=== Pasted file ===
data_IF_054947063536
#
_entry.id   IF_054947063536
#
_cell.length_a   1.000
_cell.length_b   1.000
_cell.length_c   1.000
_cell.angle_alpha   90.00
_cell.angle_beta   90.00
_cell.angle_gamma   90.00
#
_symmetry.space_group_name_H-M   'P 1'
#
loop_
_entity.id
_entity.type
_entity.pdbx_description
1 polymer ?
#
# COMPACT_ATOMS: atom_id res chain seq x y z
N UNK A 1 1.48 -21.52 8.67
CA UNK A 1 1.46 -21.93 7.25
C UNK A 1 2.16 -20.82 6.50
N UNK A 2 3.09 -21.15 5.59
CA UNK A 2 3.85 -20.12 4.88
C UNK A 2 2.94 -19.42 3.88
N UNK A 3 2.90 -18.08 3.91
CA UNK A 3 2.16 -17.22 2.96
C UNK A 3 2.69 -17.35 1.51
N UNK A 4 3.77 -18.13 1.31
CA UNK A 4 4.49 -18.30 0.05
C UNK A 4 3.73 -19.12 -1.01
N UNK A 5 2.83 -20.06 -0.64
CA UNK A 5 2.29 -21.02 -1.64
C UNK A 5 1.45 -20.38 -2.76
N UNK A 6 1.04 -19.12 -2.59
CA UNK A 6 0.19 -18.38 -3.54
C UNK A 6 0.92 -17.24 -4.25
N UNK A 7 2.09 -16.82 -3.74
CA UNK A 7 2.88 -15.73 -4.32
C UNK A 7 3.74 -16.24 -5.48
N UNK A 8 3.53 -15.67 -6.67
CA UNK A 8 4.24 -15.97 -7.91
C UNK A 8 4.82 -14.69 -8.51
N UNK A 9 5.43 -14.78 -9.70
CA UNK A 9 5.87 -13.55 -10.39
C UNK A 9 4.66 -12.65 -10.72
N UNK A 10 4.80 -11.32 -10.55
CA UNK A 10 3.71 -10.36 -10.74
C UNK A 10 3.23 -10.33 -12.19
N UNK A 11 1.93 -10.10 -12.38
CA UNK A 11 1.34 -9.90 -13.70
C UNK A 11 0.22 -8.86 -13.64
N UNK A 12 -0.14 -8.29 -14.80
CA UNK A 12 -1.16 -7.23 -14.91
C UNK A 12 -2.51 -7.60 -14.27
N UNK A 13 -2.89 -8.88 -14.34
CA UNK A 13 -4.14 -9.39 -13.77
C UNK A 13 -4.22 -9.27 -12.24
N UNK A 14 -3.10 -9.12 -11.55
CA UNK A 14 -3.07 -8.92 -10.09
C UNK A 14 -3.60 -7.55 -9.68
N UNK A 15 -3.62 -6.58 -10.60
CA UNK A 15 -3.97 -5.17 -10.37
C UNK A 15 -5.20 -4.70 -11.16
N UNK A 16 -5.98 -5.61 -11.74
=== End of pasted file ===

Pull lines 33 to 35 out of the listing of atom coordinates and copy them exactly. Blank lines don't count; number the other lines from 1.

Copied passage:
N UNK A 5 2.83 -20.06 -0.64
CA UNK A 5 2.29 -21.02 -1.64
C UNK A 5 1.45 -20.38 -2.76